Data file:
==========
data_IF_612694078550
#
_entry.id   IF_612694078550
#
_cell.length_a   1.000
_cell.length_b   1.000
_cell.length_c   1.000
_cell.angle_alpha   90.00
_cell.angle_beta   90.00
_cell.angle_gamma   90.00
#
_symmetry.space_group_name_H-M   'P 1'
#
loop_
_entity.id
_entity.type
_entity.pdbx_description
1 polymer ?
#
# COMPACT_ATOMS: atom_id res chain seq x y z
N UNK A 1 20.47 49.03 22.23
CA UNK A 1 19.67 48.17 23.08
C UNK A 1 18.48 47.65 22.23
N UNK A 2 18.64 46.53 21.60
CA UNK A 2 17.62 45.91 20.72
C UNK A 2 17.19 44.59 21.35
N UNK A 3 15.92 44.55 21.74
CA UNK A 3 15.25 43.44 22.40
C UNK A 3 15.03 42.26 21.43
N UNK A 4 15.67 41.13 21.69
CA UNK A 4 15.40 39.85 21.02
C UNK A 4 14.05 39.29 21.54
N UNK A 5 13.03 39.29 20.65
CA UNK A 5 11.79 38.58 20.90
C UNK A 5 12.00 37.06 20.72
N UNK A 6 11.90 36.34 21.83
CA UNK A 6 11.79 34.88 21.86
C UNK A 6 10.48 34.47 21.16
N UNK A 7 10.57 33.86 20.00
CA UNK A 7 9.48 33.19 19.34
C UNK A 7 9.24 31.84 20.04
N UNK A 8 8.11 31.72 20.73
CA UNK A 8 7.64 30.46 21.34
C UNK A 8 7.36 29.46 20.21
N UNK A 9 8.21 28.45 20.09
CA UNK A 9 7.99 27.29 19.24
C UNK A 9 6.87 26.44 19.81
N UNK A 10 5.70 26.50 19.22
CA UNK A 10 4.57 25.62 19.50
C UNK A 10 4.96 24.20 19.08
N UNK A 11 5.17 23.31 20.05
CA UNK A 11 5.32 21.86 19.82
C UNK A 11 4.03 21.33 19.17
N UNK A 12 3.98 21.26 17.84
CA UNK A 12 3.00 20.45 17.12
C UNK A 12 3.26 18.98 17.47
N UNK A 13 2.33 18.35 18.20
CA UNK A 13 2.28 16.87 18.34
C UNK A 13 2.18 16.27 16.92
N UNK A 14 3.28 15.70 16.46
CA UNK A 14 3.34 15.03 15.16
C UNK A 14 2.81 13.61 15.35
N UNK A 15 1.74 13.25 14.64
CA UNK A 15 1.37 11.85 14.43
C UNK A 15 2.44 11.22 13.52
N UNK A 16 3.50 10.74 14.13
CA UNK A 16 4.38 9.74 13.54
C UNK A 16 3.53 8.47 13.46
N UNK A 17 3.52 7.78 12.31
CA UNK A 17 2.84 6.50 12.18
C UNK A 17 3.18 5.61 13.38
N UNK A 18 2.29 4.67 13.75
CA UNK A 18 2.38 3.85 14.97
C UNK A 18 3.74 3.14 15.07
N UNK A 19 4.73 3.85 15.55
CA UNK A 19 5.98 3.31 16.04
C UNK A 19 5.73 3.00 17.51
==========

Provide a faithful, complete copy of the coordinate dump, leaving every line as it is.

data_IF_612694078550
#
_entry.id   IF_612694078550
#
_cell.length_a   1.000
_cell.length_b   1.000
_cell.length_c   1.000
_cell.angle_alpha   90.00
_cell.angle_beta   90.00
_cell.angle_gamma   90.00
#
_symmetry.space_group_name_H-M   'P 1'
#
loop_
_entity.id
_entity.type
_entity.pdbx_description
1 polymer ?
#
# COMPACT_ATOMS: atom_id res chain seq x y z
N UNK A 1 20.47 49.03 22.23
CA UNK A 1 19.67 48.17 23.08
C UNK A 1 18.48 47.65 22.23
N UNK A 2 18.64 46.53 21.60
CA UNK A 2 17.62 45.91 20.72
C UNK A 2 17.19 44.59 21.35
N UNK A 3 15.92 44.55 21.74
CA UNK A 3 15.25 43.44 22.40
C UNK A 3 15.03 42.26 21.43
N UNK A 4 15.67 41.13 21.69
CA UNK A 4 15.40 39.85 21.02
C UNK A 4 14.05 39.29 21.54
N UNK A 5 13.03 39.29 20.65
CA UNK A 5 11.79 38.58 20.90
C UNK A 5 12.00 37.06 20.72
N UNK A 6 11.90 36.34 21.83
CA UNK A 6 11.79 34.88 21.86
C UNK A 6 10.48 34.47 21.16
N UNK A 7 10.57 33.86 20.00
CA UNK A 7 9.48 33.19 19.34
C UNK A 7 9.24 31.84 20.04
N UNK A 8 8.11 31.72 20.73
CA UNK A 8 7.64 30.46 21.34
C UNK A 8 7.36 29.46 20.21
N UNK A 9 8.21 28.45 20.09
CA UNK A 9 7.99 27.29 19.24
C UNK A 9 6.87 26.44 19.81
N UNK A 10 5.70 26.50 19.22
CA UNK A 10 4.57 25.62 19.50
C UNK A 10 4.96 24.20 19.08
N UNK A 11 5.17 23.31 20.05
CA UNK A 11 5.32 21.86 19.82
C UNK A 11 4.03 21.33 19.17
N UNK A 12 3.98 21.26 17.84
CA UNK A 12 3.00 20.45 17.12
C UNK A 12 3.26 18.98 17.47
N UNK A 13 2.33 18.35 18.20
CA UNK A 13 2.28 16.87 18.34
C UNK A 13 2.18 16.27 16.92
N UNK A 14 3.28 15.70 16.46
CA UNK A 14 3.34 15.03 15.16
C UNK A 14 2.81 13.61 15.35
N UNK A 15 1.74 13.25 14.64
CA UNK A 15 1.37 11.85 14.43
C UNK A 15 2.44 11.22 13.52
N UNK A 16 3.50 10.74 14.13
CA UNK A 16 4.38 9.74 13.54
C UNK A 16 3.53 8.47 13.46
N UNK A 17 3.52 7.78 12.31
CA UNK A 17 2.84 6.50 12.18
C UNK A 17 3.18 5.61 13.38
N UNK A 18 2.29 4.67 13.75
CA UNK A 18 2.38 3.85 14.97
C UNK A 18 3.74 3.14 15.07
N UNK A 19 4.73 3.85 15.55
CA UNK A 19 5.98 3.31 16.04
C UNK A 19 5.73 3.00 17.51